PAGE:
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November 2013

Journey of a Lifetime


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Partnerships in Missions


Partnerships: Unreached People Groups and a New Day in Missions

by Jeff Turnbough


Transition to Partnership

Recently, I sat in Chame, Panama, in a circle with 20 leaders from the Panamanian Free Will Baptist National Association. We discussed the process of transitioning full-time, resident international missionaries away from a country where they have served for over 50 years. We began discussions on how to best help them continue developing the work. We also discussed partnering to send the gospel to unreached peoples around the world. What an encouraging conversation!

Transitioning out resident missionaries does not mean the end of our relationship with our brothers and sisters in Panama. Interdependence is a core biblical value, and one that drives our partnerships. We hope to continue with our Panamanian brothers until Jesus returns. How we do that in the future will look differently than it did in the past since many Panamanian leaders have been in the ministry for as many as 20, even 30, years.

The fact that we are having this kind of discussion with our brothers in Panama clearly demonstrates how much God has blessed our joint efforts to pray, support, and send our missionaries to this country. God has heard and answered our prayers.

An old mission paradigm described mission work as stages of relationships between missionary and national church—a transition from pioneer to parent to partner and, eventually, participant. As God blesses the efforts of missionaries, a national church is born, grows, matures, and reaches a stage when mature leaders participate as equal brothers alongside missionaries. This is precisely what the Mission is doing in Panama, as well as in other countries like Cuba, Brazil, Côte d’Ivoire, and India. The Church in these countries is ready, willing, and spiritually capable of participating with the North American Church to fulfill the Great Commission.

It is a healthy and natural process for a mission agency to adapt and adjust to these changes in mission/national church relationships, moving on to new stages in our relationships. We have the privilege of living during historic moments in our movement.


10-40 Window


Unreached People Groups

As we have for many years, we continue to pray about the remaining 7,183 unreached people groups (UPGs) in the world.1 We are focusing on the top UPGs, and asking the Lord of the Harvest to show us where and when to engage new UPGs. We are already strongly investing in the second largest UPG in the world—Japan. (See the Top 20 Unreached People Groups below.)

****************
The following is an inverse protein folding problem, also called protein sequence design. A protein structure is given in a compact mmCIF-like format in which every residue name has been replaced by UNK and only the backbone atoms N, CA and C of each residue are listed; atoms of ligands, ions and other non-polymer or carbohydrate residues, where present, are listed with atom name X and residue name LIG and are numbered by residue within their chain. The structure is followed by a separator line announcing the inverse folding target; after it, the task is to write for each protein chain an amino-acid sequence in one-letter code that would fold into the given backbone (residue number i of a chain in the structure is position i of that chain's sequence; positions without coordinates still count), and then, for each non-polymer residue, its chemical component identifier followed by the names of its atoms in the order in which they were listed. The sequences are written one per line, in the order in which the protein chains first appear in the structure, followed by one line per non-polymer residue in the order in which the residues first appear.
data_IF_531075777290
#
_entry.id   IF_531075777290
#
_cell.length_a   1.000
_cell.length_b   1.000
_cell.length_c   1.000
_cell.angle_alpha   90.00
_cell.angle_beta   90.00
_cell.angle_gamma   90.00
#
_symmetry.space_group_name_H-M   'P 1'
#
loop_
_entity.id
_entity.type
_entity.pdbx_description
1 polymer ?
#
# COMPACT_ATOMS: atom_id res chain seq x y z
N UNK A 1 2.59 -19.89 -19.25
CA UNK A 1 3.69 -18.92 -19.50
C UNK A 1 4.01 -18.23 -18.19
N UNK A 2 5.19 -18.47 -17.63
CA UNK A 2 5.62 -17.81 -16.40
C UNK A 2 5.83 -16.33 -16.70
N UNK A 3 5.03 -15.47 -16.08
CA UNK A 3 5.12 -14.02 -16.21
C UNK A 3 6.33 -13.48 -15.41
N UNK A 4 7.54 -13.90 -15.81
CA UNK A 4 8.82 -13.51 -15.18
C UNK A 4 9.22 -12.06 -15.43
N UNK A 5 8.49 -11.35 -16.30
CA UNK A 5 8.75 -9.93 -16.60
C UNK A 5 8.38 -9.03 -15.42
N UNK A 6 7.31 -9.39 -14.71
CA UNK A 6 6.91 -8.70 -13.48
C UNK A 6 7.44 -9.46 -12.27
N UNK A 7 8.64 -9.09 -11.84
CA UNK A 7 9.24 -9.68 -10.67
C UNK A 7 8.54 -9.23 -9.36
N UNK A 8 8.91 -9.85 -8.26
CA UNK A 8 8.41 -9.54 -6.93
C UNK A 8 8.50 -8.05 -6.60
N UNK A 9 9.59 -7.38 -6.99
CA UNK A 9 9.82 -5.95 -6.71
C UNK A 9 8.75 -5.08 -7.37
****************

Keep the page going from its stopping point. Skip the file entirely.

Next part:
We also think about major non-Christian religious groups: Muslims, Hindus, and Buddhists. We have works among the Hindus in India and the Buddhists in Japan. We can never forget that 86% of all Muslims, Hindus, and Buddhists in the world do not personally know one Christian.2 Romans 10:13-15 is a powerfully pertinent missiological truth: we must support more Christians to be light and salt among them. (See the 10/40 Window map above with the primary religious groups delineated.)


A New Day Dawns

Although the Mission has faced severe economic challenges in the past few years (like many other Christian organizations in North America), God has continued to give us wonderful new opportunities. As we contemplate new efforts, we do so with different resources in mind—our Free Will Baptist brothers and sisters in other countries who truly desire to work with us to reach the last frontiers. What an exciting opportunity!

Together, we can do more, reach farther, and better exemplify the unity Jesus prayed for in John 17. By creatively designing new ways to work with international brothers, we can continue to extend the Kingdom globally. Doing missions in 2013 and beyond is still about fulfilling the Great Commission, but our approach and methodology will not look the same.

For example, in his discourse to North American Evangelical Mission leaders in Chicago this past year, well-known missions analyst Patrick Johnstone (Operation World) exhorted mission leaders to stop thinking about missions in geographical terms, and to think about missions in terms of people groups (UPGs) spread across the world. Migration is a reality that favorably impacts missions, as we embrace it. Perhaps the best strategy for reaching some UPGs would start in a city near you (in the United States), or near our brothers in countries like India or Côte d’Ivoire.